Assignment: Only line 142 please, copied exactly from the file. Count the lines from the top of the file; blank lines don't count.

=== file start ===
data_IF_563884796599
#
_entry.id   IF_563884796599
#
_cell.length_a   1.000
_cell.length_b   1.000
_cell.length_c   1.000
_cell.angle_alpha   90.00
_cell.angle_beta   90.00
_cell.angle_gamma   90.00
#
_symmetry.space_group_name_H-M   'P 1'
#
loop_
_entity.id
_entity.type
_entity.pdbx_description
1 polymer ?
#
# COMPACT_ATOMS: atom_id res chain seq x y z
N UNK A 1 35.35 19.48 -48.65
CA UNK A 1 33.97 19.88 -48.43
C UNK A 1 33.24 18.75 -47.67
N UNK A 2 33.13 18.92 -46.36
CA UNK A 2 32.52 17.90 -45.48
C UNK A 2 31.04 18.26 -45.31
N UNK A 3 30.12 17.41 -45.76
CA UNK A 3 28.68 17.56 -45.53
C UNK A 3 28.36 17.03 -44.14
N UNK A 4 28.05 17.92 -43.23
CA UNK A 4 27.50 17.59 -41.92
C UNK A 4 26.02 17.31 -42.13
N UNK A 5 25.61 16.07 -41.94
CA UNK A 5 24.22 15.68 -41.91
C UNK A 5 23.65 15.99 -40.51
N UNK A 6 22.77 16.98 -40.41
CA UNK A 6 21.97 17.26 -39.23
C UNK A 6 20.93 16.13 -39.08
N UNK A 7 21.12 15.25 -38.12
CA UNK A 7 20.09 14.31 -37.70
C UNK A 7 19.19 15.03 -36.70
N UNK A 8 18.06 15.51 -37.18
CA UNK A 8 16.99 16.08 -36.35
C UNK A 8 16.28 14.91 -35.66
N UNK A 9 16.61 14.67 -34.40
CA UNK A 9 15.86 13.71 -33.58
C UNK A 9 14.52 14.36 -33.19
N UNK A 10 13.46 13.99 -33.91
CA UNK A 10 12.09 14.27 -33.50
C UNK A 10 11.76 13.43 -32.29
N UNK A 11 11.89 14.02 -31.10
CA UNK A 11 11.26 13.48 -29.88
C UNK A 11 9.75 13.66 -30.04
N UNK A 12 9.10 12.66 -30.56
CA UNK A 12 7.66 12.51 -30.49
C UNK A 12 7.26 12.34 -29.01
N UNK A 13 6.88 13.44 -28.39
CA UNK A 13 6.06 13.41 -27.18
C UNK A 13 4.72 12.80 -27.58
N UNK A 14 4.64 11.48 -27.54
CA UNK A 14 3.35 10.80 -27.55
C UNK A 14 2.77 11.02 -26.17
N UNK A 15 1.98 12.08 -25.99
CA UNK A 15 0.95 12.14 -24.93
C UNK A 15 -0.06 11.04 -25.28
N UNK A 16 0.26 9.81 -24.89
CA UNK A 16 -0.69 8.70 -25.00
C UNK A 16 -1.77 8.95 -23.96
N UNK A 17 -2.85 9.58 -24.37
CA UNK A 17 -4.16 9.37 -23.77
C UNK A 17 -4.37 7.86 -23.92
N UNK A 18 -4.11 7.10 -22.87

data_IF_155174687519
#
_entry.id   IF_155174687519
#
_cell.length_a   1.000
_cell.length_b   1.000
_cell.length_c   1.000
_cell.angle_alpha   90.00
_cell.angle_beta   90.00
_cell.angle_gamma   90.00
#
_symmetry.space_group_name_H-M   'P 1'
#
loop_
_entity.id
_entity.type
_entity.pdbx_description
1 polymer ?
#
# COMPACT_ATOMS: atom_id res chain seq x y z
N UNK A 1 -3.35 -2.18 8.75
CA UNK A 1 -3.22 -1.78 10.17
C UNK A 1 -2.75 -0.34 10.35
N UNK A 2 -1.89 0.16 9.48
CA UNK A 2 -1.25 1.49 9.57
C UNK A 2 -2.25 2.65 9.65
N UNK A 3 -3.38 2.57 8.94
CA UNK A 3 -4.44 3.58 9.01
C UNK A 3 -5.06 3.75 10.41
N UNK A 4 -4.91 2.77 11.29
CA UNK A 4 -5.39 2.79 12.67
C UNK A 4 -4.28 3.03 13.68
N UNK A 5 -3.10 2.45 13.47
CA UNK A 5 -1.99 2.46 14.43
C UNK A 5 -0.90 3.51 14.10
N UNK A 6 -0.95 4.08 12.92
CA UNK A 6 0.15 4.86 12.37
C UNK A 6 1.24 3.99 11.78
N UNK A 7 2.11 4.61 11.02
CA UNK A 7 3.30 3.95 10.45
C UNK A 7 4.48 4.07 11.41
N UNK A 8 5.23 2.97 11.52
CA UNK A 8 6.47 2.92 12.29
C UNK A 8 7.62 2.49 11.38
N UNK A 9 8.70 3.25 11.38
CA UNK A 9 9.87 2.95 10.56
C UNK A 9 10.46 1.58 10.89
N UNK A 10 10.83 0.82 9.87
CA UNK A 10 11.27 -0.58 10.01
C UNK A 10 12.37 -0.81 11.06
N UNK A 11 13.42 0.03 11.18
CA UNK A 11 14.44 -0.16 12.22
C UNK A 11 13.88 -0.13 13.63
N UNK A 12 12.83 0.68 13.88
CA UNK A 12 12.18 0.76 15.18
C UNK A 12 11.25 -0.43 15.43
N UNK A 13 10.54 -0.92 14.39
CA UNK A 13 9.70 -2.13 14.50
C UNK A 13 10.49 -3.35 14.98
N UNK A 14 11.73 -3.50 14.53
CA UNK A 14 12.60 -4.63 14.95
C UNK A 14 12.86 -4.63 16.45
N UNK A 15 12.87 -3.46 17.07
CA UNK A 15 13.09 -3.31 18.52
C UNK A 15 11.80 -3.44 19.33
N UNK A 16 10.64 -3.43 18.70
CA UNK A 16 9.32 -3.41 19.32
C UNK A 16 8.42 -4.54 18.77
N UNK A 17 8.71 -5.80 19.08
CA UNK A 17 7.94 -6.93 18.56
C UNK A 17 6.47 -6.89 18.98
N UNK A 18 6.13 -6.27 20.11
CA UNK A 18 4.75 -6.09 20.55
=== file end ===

CA UNK A 17 7.94 -6.93 18.56